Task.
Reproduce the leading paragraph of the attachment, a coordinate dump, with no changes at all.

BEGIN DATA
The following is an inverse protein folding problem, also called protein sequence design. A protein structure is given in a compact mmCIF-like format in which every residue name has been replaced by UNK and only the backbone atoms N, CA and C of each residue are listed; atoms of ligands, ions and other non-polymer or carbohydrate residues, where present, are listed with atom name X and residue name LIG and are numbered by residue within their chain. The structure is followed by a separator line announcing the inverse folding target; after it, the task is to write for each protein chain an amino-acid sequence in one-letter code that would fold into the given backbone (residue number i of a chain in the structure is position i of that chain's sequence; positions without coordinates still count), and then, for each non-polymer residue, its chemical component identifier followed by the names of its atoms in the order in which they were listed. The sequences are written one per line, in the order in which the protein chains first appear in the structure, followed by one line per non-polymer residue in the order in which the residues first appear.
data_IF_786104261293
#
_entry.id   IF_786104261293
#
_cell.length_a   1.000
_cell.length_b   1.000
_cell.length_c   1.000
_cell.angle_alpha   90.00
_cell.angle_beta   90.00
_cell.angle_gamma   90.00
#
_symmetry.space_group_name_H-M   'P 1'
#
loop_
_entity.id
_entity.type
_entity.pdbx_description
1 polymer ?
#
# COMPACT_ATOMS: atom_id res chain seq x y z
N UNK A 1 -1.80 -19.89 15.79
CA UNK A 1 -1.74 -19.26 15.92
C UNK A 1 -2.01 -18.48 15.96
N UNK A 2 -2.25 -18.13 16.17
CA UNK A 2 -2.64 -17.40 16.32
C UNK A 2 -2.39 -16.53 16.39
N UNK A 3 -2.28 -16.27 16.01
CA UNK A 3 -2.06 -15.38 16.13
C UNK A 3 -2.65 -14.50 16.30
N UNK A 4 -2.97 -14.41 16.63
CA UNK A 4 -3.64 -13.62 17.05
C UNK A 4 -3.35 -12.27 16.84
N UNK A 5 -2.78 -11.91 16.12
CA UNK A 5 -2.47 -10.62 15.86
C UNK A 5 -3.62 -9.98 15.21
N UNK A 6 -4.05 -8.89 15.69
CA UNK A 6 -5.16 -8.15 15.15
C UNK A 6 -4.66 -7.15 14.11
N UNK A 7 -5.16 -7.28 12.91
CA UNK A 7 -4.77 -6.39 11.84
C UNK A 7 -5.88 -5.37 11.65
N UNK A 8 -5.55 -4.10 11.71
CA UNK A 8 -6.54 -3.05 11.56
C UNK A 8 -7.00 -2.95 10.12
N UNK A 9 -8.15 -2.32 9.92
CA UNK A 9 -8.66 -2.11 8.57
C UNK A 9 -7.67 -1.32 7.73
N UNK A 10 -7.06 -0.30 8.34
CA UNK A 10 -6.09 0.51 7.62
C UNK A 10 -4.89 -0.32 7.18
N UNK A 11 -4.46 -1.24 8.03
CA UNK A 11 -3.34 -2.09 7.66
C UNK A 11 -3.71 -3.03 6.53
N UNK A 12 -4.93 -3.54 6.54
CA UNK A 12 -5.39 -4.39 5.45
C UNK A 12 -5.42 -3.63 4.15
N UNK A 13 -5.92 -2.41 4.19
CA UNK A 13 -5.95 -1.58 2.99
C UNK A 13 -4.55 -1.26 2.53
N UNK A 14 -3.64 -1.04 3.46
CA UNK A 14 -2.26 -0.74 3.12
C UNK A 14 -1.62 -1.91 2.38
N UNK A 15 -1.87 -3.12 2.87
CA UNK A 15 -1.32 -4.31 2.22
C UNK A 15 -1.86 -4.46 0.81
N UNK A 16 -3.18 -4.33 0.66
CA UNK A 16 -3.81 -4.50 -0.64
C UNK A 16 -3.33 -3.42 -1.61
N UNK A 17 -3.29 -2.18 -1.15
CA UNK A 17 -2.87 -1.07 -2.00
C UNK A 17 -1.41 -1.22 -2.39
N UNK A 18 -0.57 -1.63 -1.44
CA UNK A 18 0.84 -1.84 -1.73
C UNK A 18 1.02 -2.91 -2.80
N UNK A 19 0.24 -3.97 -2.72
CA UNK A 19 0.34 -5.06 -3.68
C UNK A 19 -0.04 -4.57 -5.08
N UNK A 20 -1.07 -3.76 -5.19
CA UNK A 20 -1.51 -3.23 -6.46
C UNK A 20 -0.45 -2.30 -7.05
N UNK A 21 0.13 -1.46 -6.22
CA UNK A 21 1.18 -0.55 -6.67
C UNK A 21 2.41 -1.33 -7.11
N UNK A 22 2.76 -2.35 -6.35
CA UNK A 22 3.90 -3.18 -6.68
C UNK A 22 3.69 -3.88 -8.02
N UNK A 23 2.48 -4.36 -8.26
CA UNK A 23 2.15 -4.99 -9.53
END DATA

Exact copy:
The following is an inverse protein folding problem, also called protein sequence design. A protein structure is given in a compact mmCIF-like format in which every residue name has been replaced by UNK and only the backbone atoms N, CA and C of each residue are listed; atoms of ligands, ions and other non-polymer or carbohydrate residues, where present, are listed with atom name X and residue name LIG and are numbered by residue within their chain. The structure is followed by a separator line announcing the inverse folding target; after it, the task is to write for each protein chain an amino-acid sequence in one-letter code that would fold into the given backbone (residue number i of a chain in the structure is position i of that chain's sequence; positions without coordinates still count), and then, for each non-polymer residue, its chemical component identifier followed by the names of its atoms in the order in which they were listed. The sequences are written one per line, in the order in which the protein chains first appear in the structure, followed by one line per non-polymer residue in the order in which the residues first appear.